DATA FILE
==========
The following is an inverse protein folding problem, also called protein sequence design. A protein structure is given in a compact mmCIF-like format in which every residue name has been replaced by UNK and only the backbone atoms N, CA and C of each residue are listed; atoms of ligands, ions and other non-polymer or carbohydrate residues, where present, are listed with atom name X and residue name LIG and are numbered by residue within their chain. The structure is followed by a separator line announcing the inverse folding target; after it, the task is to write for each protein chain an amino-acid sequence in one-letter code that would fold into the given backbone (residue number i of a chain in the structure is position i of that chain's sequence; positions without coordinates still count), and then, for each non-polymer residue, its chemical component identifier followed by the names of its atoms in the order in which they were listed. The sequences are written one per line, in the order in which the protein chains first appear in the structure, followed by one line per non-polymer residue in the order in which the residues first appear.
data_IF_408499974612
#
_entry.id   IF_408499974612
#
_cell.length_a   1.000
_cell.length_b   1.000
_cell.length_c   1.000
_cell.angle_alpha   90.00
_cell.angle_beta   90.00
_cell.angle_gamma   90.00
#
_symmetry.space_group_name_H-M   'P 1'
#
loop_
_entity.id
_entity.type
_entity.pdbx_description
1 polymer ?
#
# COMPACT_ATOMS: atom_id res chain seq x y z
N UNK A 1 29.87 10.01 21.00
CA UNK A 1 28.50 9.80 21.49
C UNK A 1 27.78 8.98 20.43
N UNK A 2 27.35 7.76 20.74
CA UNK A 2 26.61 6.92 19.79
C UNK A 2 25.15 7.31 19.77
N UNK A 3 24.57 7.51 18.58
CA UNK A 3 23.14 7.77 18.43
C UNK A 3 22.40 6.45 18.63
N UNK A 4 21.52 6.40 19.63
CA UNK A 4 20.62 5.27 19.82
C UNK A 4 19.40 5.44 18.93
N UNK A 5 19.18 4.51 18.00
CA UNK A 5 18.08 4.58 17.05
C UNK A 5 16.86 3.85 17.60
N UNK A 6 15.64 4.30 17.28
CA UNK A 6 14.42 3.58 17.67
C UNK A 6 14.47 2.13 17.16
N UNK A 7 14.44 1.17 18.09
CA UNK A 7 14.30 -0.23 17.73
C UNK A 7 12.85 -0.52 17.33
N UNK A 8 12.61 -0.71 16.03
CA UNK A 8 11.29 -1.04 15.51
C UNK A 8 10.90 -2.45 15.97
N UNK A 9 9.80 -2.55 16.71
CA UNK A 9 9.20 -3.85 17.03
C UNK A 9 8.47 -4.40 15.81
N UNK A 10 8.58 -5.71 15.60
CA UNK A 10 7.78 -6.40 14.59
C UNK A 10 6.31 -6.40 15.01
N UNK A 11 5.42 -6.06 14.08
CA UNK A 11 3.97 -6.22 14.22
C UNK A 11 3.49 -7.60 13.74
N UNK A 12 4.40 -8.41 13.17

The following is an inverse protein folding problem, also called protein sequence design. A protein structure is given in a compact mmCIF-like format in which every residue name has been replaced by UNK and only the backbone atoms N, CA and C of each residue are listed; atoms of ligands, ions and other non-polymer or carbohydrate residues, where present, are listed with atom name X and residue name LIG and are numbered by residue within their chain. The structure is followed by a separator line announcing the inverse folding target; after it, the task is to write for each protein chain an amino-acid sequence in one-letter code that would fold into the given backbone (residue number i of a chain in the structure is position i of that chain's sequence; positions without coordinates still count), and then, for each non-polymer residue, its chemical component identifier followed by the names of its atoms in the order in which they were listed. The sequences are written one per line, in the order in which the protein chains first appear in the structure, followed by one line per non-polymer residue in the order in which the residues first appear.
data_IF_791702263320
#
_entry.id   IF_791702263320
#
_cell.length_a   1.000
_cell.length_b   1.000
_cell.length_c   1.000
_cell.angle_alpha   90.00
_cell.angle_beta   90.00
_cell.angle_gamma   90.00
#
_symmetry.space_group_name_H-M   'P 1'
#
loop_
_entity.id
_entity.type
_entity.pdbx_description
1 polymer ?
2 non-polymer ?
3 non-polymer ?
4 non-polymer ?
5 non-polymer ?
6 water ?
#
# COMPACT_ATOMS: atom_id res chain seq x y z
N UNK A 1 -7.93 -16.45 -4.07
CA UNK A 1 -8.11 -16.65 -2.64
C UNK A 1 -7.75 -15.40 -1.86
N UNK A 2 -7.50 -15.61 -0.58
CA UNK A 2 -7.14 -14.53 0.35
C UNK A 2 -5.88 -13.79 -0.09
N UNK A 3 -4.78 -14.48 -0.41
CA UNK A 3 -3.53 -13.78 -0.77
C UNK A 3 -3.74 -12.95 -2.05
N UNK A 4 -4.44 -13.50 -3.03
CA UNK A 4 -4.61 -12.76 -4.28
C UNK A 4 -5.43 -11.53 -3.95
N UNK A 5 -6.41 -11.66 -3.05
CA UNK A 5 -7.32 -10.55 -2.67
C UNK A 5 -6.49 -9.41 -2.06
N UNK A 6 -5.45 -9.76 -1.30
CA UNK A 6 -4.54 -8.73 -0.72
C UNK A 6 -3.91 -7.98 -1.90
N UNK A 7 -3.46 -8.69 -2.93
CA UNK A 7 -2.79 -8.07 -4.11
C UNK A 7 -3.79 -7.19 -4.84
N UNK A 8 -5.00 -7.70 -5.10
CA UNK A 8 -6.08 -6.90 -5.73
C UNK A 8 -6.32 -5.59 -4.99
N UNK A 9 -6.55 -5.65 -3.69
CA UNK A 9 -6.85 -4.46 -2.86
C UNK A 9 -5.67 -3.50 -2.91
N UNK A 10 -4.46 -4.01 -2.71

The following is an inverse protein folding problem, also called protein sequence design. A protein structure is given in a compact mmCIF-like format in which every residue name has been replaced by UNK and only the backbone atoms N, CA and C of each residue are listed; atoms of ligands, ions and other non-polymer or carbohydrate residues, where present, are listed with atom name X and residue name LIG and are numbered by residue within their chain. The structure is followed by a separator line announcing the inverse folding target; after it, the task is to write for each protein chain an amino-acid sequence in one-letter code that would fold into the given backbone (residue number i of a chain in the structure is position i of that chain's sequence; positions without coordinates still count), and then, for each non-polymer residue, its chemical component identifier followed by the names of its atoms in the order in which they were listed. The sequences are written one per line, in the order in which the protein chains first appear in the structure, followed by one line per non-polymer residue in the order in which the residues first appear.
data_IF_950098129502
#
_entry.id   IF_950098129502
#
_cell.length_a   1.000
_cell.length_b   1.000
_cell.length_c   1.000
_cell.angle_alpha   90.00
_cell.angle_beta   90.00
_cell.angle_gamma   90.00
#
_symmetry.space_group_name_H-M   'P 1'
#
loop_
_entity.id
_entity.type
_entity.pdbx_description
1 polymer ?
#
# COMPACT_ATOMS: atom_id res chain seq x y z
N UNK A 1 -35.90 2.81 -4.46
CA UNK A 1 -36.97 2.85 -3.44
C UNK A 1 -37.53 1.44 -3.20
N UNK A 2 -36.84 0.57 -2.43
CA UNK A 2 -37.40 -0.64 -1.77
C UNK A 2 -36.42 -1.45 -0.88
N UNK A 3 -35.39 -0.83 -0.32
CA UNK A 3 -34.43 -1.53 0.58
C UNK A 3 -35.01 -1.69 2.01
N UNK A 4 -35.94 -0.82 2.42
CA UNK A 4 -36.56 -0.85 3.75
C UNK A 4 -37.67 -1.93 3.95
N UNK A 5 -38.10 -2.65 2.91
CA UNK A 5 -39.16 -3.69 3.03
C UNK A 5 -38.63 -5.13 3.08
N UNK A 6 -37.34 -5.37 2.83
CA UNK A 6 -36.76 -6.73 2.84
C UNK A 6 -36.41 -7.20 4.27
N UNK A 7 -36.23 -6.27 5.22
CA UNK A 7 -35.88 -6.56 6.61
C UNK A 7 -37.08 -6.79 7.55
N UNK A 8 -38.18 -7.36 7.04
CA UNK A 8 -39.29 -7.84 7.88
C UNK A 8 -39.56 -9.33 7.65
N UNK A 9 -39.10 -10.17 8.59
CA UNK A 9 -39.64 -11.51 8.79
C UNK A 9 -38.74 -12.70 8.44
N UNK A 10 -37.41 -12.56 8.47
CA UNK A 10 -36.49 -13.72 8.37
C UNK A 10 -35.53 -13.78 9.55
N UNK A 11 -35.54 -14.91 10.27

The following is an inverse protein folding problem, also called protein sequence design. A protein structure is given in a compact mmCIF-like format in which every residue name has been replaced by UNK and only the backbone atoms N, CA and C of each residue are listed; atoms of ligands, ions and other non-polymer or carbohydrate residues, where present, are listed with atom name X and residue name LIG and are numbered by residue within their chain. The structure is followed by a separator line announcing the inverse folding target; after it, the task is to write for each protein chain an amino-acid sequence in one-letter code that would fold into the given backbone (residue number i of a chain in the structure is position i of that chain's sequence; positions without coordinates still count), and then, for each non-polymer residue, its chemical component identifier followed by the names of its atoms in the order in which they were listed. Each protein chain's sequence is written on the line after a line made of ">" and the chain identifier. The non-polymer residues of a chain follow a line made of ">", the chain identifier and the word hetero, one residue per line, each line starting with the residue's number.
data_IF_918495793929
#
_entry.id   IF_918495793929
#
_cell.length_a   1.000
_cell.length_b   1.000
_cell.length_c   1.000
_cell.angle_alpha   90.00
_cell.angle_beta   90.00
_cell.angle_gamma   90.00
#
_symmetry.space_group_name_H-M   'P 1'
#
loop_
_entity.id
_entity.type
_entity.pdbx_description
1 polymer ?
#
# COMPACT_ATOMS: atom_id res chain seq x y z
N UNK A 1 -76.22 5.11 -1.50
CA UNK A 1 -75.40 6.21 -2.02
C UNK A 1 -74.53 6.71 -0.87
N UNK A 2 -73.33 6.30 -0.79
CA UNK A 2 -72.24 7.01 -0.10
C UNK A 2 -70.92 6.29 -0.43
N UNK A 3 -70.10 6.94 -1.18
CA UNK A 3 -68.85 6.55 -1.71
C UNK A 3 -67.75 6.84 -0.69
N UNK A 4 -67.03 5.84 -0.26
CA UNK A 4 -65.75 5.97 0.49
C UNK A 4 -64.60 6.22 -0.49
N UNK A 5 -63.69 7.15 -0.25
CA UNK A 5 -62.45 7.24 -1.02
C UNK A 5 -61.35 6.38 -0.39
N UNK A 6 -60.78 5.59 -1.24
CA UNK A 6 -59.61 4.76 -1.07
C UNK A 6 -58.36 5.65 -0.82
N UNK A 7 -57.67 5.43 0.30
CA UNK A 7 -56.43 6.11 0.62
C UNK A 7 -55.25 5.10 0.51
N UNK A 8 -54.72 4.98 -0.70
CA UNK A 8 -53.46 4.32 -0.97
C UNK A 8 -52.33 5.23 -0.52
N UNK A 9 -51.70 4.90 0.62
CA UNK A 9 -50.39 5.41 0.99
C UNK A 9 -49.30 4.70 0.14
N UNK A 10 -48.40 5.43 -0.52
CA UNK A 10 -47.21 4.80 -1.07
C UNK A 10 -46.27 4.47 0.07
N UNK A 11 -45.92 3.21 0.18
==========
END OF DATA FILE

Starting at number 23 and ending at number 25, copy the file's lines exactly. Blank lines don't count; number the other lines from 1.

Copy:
CA UNK A 1 28.50 9.80 21.49
C UNK A 1 27.78 8.98 20.43
N UNK A 2 27.35 7.76 20.74